Saturday, June 15, 2013

Senator Boxer would strip border security funding

Senator Barbara Boxer (D-CA) has offered an amendment to the comprehensive immigration bill that would strip border security funding and redirect it to healthcare benefits for future Democrat voters “undocumented” immigrants. The Los Angeles Times reported:
Sen. Barbara Boxer plans to push for Washington to provide $250 million and perhaps more to help local and state governments pay the cost of healthcare to uninsured immigrants who seek legal status under legislation now before the Senate.
Officials from Los Angeles County–home to an estimated 1.1 million people in the country illegally, one-tenth of the nation’s total–have expressed concern that local taxpayers will be “left holding the bag” to pay for the healthcare costs.
How does Barbara Boxer plan on “solving” this funding problem? Why, taking the money from a different pot, of course. The funding that Senator Marco Rubio has been talking about repeatedly, whereby newly documented immigrants pay financial penalties that are used for border security, would actually be used to fund welfare benefits — which has been the Democrats’ plan all along.
Mike Flynn of noted:
Supporters of the Senate bill have stressed repeatedly that newly legalized immigrants wouldn’t be eligible for federal welfare benefits. In almost half the states, however, they would be eligible for state and local government assistance. The legalization in the Senate bill would put a strain on already stretched government budgets. [...]
Boxer is also seeking to allow newly legalized immigrants to access federal welfare benefits sooner. Currently, it could take up to 15 years for immigrants to access the full range of federal assistance programs. Boxer would like to reduce that by 5 years.
Of course, Barbara Boxer is a fan of legalization, even though she lives in a state where immigrants are fast-tracked to the welfare system with their own personal Democrat liaisons. For those in the Republican Party who might have forgotten, Ronald Reagan’s 1986 amnestylegalization of nearly 3 million “undocumented” immigrants led to permanent Democrat majorities in California. And whether or not you like Ann Coulter, she cites verifiable statistics:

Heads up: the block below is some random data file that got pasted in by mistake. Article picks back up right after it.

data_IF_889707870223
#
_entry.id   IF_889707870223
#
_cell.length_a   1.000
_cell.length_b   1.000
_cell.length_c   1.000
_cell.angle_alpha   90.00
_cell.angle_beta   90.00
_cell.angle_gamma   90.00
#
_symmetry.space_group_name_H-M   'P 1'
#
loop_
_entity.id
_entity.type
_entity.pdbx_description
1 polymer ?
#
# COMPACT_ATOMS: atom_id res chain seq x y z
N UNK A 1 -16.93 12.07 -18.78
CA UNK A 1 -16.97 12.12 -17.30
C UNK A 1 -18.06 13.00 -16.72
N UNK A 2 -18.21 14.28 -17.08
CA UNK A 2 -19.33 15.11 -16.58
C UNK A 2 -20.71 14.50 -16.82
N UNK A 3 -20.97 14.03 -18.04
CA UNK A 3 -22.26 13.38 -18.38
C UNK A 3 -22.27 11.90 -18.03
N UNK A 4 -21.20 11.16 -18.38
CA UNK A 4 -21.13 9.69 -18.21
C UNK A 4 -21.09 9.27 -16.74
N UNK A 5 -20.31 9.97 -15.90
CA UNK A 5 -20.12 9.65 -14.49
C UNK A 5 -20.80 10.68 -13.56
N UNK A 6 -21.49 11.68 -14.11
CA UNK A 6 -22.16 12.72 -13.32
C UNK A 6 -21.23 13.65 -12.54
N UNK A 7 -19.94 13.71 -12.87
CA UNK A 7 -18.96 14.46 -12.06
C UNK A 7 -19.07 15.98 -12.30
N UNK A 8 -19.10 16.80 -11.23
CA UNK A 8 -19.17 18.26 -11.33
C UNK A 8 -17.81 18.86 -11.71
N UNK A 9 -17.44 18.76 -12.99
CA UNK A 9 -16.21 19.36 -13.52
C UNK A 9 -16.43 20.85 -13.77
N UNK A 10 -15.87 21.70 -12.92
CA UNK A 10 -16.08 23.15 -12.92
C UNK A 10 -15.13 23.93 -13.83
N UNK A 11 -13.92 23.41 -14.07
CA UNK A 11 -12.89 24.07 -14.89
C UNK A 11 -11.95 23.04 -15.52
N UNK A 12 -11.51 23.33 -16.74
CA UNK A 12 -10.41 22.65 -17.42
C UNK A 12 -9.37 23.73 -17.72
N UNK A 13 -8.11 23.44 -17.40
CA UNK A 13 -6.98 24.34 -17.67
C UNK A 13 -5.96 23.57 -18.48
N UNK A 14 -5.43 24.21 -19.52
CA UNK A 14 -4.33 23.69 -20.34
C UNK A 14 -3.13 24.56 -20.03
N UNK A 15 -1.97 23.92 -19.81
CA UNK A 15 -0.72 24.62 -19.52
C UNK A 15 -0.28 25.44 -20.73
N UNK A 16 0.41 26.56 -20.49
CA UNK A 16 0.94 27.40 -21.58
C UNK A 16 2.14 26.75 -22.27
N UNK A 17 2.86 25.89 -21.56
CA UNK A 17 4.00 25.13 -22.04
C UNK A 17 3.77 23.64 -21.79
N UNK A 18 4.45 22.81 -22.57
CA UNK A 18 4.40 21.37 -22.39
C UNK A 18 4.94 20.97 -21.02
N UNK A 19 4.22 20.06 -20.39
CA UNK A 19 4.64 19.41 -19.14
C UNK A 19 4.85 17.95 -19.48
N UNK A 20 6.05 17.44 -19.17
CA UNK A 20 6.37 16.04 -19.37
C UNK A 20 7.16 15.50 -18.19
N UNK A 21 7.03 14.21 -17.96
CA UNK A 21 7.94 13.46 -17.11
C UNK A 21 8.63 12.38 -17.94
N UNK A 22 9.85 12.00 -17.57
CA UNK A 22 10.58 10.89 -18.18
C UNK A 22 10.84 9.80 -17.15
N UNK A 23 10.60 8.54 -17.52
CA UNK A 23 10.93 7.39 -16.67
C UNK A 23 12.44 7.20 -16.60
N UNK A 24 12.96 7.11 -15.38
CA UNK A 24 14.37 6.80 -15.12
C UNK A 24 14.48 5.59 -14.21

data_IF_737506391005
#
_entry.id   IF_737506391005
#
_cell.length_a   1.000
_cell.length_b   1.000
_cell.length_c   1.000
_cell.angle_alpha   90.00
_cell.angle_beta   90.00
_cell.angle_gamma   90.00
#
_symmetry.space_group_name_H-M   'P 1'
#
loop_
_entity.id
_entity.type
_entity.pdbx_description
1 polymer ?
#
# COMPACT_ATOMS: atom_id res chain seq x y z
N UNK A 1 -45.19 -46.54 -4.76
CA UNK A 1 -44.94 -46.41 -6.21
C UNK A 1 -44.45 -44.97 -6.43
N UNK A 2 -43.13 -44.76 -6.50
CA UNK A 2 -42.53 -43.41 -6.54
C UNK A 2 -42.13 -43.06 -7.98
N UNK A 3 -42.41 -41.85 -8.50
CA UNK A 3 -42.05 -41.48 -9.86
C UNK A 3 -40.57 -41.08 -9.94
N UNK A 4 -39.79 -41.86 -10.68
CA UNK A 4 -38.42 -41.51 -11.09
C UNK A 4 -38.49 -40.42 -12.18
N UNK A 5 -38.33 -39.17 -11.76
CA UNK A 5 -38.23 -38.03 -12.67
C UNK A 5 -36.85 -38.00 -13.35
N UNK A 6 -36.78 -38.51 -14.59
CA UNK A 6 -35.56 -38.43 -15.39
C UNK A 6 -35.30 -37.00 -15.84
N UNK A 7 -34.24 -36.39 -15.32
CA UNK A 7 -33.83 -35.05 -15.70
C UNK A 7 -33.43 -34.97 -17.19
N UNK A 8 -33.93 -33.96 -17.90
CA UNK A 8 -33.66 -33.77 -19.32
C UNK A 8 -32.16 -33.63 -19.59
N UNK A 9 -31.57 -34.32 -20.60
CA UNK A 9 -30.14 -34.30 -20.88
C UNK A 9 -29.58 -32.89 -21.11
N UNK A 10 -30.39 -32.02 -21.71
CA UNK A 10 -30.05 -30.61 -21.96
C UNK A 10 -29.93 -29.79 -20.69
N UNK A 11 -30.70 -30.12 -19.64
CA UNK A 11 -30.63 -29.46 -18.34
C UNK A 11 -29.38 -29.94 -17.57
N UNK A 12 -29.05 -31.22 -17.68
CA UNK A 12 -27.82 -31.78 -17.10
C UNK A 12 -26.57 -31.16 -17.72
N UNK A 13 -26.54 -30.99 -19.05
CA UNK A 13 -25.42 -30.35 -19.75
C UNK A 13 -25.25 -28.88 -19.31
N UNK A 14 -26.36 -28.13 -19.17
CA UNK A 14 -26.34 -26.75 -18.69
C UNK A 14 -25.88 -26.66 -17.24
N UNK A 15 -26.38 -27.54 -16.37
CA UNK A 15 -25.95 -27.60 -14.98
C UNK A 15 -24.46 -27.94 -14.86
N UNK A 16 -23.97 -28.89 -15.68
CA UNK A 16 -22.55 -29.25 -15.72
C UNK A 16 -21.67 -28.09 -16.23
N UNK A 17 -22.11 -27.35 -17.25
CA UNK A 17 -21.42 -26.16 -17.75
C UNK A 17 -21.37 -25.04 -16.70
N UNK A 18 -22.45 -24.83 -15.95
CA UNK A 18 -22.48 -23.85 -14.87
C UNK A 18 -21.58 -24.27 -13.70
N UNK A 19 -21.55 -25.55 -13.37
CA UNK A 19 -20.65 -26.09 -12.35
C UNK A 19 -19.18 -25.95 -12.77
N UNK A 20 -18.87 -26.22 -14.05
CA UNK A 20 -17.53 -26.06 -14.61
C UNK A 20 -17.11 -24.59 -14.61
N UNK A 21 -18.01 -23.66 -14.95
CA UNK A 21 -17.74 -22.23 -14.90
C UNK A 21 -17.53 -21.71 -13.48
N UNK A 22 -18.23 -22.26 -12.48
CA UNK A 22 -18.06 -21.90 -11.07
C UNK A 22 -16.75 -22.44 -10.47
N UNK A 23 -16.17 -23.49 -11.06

Currently, 71 percent of illegal immigrant households with children collect federal benefits.
In California — which will be America if Rubio’s plan goes through — 82 percent of households headed by an illegal immigrant are on welfare, as are 61 percent of households headed by legal immigrants, according to the March 2011 Current Population Survey by the Center for Immigration Studies.
If Ann Coulter is not your cup of tea, Harvard Professor George J. Borjas concluded in a reportwith internal citations that immigrants tend to cluster in high welfare states and use more welfare than the general population.
But for some reason, the Republican Party thinks that getting 11 million “undocumented” immigrants “out of the shadows” is of high priority with legal immigrant voters and that the newly documented can be wooed to the low taxation, small government way of looking at things (let’s pretend the GOP stands for this for the sake of argument). ABC News published a somewhatmisleading report that nonetheless puts its finger on the pivotal problem:
“It’s a long time coming. You’re talking about 15 to 20 years before we’re talking about a whole slew of new voters coming into the electorate,” said Jennifer Korn, executive director of the Hispanic Leadership Network, who served as Hispanic outreach director for George W. Bush’s presidential campaign.
“If Republicans can map out and change their positions with things that Hispanics do support — on less government, lower taxes, less regulations on small businesses — then they can really compete for the Hispanic vote over the next 20, 30 years.”
National Journal splashes a little cold water on that heady assessment:
But it’s on the question of big government that Hispanics stand most solidly with Democrats. The 2011 Pew Hispanic Center survey asked Latinos whether they would “pay higher taxes to support a larger government or pay lower taxes and have a smaller government”? Hispanics backed higher taxes and more government by 75 percent to 19 percent. For the population as a whole, 48 percent favored smaller government to 41 percent wanting big government.
The coup de grace comes when Hispanics are asked to cite their top priority. Only 12 percent said immigration; half chose the economy and jobs—where they stand with Democrats.
The Democrats are not negotiating in good faith on immigration and simply want immigrants to get on the public welfare dolls and onto Democrat voter rolls as fast as possible. Senator Boxer’s amendment gives the game away, and Republicans are terrible poker players if they don’t notice it.

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